Understanding the bond market can be confusing for certain. Prices, yields, interest rates, yield curves…. there are many terms and knowing if owning bonds in your portfolio, and how much to own, is a question that is asked most often when market volatility spikes.  

The Federal Reserve’s recent attempt to tame inflation has resulted in a sharp decline in bond prices and the current situation is unique. To better understand the complexity of the current situation, let’s start with why bond prices decline and why someone who is invested in bonds can still experience a drop, even temporarily, in their account balance. A bond purchase is similar to making a loan to a corporation or a government entity. A bond held until maturity pays interest (also known as a coupon) periodically, providing income to your portfolio and returns the principal paid when the bond matures. Let’s assume the coupon rate of a bond is 3%. When interest rates rise as they are now, new bonds will be issued with a higher coupon rate than that 3%, which means the old bond with the 3% coupon is now less desirable.  

Who wants to earn 3% when you can earn more? For the 3% bond to be attractive to investors to buy, it must be priced at a discount. No one is going to pay full price for an old bond that is paying less interest than a new bond. This causes existing bond holders to see price declines when interest rates rise. Simply put, the value of old bonds decline in a rising interest rate environment.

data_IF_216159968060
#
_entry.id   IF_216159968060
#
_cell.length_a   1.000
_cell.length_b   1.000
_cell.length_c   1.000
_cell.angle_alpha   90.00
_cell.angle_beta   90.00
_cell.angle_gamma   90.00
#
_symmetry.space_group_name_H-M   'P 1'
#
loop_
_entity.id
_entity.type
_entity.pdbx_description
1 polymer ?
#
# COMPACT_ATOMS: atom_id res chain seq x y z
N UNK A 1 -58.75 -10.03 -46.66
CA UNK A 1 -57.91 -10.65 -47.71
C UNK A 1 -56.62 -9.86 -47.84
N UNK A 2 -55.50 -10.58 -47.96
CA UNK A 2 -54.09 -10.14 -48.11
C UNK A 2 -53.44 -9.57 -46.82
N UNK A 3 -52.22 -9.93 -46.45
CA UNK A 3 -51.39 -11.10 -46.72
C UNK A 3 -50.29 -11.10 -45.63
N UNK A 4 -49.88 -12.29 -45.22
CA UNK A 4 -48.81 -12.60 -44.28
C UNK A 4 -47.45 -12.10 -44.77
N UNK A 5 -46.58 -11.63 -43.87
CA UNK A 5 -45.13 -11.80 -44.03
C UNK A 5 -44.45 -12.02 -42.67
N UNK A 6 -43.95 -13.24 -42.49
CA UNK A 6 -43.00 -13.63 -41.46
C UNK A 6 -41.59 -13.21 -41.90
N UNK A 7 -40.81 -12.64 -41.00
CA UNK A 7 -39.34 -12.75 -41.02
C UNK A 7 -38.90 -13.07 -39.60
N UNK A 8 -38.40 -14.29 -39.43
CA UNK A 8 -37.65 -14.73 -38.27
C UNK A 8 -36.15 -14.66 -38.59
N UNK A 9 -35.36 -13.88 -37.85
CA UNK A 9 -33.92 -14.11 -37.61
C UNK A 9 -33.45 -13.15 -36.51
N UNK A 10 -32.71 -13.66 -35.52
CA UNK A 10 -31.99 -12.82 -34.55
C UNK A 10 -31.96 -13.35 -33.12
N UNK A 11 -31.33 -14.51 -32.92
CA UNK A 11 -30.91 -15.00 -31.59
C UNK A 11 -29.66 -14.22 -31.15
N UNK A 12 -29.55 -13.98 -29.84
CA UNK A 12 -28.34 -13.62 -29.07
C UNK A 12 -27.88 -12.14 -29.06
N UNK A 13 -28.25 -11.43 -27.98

While this may seem like more negative news for fixed income investors, which typically includes retirees, there is a silver lining. Historically low interest rates that the Fed had maintained since the global financial crisis made relying on bond income very challenging. With rates now rising, bond investors may once again be able to earn more attractive returns. Should the Fed decide to hike interest rates aggressively, this could create potential for higher coupon payments and higher total returns over time, particularly since high-quality investment grade bonds, corporate bonds, have become cheaper and are at attractive prices. Panic selling in the markets has presented opportunities for bargain shopping for those high-quality bonds and for investors to reap higher yields until a time when the economy slows and the Fed sees fit to cut interest rates.